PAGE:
Pratt & Whitney, the maker of the F-35’s F135 engine, announced yesterday that the Royal Danish Air Force’s first F-35A had “recently” performed its first high power engine run. Lockheed Martin released a photograph of the F-35A, tail number L-001, in afterburner during the static test.
While neither company provided an exact date and time, the presence of the national markings show that the test took place after the completion of L-001’s paint scheme. Danish Defence announced on Monday that L-001 had completed its painting process, which was said to have taken over four weeks due to the precision required. Unusually for an F-35 operator, all Danish F-35As will sport high visibility national markings, with both the Dannebrog flag tail flash and the Danish roundels in full color as on L-001. According to the Chief of Staff of the Air Force Command, Jan Dam, there were two considerations that drove the selection of high visibility markings. The first was to make Danish F-35s easily recognizable when on a runway among other operators’ F-35s, and the second was to highlight that the F-35s were not just new combat aircraft for Danish Defence or the Air Force, but would “benefit and protect all of Denmark”.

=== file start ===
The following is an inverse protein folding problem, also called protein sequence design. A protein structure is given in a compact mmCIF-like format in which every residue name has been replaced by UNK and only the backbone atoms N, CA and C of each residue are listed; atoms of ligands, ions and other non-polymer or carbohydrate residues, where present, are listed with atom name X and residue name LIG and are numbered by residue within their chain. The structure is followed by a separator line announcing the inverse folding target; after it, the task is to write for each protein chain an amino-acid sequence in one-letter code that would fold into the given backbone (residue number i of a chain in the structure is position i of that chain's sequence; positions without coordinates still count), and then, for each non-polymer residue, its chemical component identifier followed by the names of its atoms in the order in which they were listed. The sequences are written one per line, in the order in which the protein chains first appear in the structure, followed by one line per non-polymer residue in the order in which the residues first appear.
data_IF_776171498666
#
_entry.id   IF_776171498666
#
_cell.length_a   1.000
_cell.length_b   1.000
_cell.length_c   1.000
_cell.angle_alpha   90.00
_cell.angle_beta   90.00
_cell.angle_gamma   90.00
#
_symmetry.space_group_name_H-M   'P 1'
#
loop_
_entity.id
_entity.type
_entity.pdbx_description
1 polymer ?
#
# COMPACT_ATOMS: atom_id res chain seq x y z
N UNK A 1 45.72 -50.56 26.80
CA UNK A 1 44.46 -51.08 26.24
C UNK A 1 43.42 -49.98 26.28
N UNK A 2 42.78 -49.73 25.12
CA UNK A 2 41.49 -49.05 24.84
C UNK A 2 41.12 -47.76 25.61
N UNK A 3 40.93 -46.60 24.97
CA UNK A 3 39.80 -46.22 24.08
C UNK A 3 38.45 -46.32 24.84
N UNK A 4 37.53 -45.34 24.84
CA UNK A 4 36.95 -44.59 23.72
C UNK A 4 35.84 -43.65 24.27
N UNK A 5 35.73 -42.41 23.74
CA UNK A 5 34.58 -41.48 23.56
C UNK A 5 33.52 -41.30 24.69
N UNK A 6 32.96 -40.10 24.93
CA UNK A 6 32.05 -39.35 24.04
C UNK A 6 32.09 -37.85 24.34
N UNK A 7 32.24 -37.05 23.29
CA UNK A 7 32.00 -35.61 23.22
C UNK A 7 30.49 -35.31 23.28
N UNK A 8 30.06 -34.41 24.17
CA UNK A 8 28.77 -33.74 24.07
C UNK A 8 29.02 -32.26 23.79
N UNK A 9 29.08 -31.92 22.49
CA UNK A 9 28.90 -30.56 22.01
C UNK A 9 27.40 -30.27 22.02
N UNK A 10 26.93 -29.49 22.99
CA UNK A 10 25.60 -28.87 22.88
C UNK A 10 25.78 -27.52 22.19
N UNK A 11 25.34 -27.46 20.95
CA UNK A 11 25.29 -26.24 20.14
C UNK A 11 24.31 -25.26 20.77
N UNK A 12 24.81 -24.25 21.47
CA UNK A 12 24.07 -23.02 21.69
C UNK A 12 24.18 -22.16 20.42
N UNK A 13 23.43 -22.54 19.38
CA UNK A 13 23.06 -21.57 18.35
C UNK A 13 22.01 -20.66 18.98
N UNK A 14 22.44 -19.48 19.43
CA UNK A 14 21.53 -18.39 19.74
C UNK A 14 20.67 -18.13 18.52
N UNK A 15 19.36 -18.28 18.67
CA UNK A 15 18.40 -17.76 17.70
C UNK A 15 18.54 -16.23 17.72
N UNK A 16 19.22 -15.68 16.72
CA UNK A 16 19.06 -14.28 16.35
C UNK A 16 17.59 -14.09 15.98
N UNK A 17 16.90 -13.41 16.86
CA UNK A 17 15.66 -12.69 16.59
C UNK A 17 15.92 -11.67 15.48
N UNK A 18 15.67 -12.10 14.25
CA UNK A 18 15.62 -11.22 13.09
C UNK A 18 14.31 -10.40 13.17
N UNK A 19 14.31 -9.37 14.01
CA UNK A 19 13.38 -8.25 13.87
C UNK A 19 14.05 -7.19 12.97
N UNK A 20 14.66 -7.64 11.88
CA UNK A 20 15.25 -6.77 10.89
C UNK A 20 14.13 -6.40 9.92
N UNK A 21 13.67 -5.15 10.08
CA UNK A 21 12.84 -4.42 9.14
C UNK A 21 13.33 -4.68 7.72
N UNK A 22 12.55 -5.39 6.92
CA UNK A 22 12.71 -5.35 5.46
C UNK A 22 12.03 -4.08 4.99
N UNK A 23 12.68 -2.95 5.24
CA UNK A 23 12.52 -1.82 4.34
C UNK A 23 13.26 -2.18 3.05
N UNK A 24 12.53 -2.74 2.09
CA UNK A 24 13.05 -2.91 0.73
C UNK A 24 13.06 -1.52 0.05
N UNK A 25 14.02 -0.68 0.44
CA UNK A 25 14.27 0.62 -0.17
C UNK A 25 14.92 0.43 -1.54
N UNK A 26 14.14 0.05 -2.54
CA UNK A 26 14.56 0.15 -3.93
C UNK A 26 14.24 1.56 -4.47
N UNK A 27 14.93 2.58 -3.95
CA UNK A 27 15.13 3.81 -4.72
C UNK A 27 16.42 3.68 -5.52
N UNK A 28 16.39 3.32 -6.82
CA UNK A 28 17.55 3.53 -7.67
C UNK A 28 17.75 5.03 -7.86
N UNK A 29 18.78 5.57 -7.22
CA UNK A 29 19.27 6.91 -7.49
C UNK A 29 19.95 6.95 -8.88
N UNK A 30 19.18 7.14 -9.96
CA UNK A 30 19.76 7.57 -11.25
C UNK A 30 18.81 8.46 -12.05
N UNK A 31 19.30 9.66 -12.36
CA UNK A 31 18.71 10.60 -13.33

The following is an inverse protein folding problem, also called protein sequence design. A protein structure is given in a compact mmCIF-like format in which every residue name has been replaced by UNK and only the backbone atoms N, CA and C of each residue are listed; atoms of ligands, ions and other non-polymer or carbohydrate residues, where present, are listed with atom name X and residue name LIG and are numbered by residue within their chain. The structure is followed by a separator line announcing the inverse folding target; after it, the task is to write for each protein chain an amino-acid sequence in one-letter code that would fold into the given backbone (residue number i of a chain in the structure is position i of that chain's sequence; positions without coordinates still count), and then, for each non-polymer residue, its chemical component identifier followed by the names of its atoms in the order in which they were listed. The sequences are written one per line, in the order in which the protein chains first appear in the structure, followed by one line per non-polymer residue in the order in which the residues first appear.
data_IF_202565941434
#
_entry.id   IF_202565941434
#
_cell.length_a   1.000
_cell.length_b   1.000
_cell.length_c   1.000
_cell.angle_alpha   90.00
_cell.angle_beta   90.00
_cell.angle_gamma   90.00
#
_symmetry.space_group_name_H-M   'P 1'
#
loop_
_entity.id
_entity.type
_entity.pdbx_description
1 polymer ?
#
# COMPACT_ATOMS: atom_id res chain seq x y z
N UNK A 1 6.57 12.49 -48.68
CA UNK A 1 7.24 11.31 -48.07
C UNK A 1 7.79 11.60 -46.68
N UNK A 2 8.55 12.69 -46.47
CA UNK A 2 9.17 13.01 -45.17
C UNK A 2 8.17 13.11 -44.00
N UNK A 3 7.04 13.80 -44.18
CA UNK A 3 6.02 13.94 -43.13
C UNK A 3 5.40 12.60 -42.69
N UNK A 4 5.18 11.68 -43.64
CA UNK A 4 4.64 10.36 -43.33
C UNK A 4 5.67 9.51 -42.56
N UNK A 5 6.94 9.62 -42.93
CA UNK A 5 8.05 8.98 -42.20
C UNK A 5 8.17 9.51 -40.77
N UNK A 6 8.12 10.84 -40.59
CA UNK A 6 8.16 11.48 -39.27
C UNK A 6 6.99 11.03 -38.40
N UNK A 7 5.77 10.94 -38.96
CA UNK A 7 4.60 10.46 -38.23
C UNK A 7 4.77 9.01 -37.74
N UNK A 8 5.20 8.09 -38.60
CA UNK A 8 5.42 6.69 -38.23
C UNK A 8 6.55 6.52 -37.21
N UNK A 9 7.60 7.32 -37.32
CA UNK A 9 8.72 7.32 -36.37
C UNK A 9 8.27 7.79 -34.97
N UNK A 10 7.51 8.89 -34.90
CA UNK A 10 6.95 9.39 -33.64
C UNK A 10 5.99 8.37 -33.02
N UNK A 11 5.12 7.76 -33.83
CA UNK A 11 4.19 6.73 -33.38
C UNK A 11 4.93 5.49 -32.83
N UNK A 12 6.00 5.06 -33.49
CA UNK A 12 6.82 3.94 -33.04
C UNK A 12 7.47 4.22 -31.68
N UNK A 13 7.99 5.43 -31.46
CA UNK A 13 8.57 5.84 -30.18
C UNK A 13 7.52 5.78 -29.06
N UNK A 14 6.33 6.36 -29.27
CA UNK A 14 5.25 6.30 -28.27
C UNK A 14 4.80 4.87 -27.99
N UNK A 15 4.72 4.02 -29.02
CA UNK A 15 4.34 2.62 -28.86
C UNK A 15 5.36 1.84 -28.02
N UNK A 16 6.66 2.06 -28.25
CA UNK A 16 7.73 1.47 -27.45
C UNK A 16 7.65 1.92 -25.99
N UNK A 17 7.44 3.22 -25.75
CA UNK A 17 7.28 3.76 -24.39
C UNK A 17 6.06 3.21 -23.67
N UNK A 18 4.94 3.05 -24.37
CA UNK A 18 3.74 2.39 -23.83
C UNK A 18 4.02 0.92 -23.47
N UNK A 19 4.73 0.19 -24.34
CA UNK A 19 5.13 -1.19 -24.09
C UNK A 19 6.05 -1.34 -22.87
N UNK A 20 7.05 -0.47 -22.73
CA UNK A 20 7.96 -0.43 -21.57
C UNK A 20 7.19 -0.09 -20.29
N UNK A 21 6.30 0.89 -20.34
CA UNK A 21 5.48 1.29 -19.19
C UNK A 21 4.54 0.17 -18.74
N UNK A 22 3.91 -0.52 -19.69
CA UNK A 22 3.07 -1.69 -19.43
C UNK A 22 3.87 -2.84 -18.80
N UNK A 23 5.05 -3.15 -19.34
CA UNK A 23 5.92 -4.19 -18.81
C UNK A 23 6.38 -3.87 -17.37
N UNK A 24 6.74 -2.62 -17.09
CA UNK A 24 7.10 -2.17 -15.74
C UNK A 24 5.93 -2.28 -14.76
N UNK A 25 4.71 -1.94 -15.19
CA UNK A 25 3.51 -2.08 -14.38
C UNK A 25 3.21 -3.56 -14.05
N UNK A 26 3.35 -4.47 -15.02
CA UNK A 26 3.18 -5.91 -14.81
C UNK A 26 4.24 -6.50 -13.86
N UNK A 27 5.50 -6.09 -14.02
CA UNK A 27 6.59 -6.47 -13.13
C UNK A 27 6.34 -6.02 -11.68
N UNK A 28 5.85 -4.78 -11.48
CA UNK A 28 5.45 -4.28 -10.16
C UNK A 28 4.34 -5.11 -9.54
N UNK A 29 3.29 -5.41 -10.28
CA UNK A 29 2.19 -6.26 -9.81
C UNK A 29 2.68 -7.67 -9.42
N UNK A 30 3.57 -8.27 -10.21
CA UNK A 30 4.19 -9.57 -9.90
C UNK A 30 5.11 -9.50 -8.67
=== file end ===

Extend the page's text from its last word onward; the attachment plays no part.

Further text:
The high power run is part of a series of comprehensive tests being carried out to confirm the system functionality of L-001. Other tests will verify the performance of L-001’s other mechanical systems, as well as its electronic systems. Once these tests are successfully carried out, four test flights will be made with L-001. The first two test flights will be made by Lockheed Martin test pilots, with the remaining two made by pilots from the US military due to the transfer of the aircraft to the F-35 program. Following these tests, a team of Danish specialists will conduct their own inspection of L-001, to confirm the results of the tests.
It is currently planned for L-001 to be transferred to Danish ownership at a Roll Out ceremony on 7 April. The aircraft will then go to Luke Air Force Base, the current training hub for F-35A operators, where it will be used for the training of Danish pilots and ground crew. The first F-35s to be permanently based in Denmark are expected to arrive in 2023, where they will operate from Skrydstrup Air Base, the home of the Royal Danish Air Force’s Fighter Wing.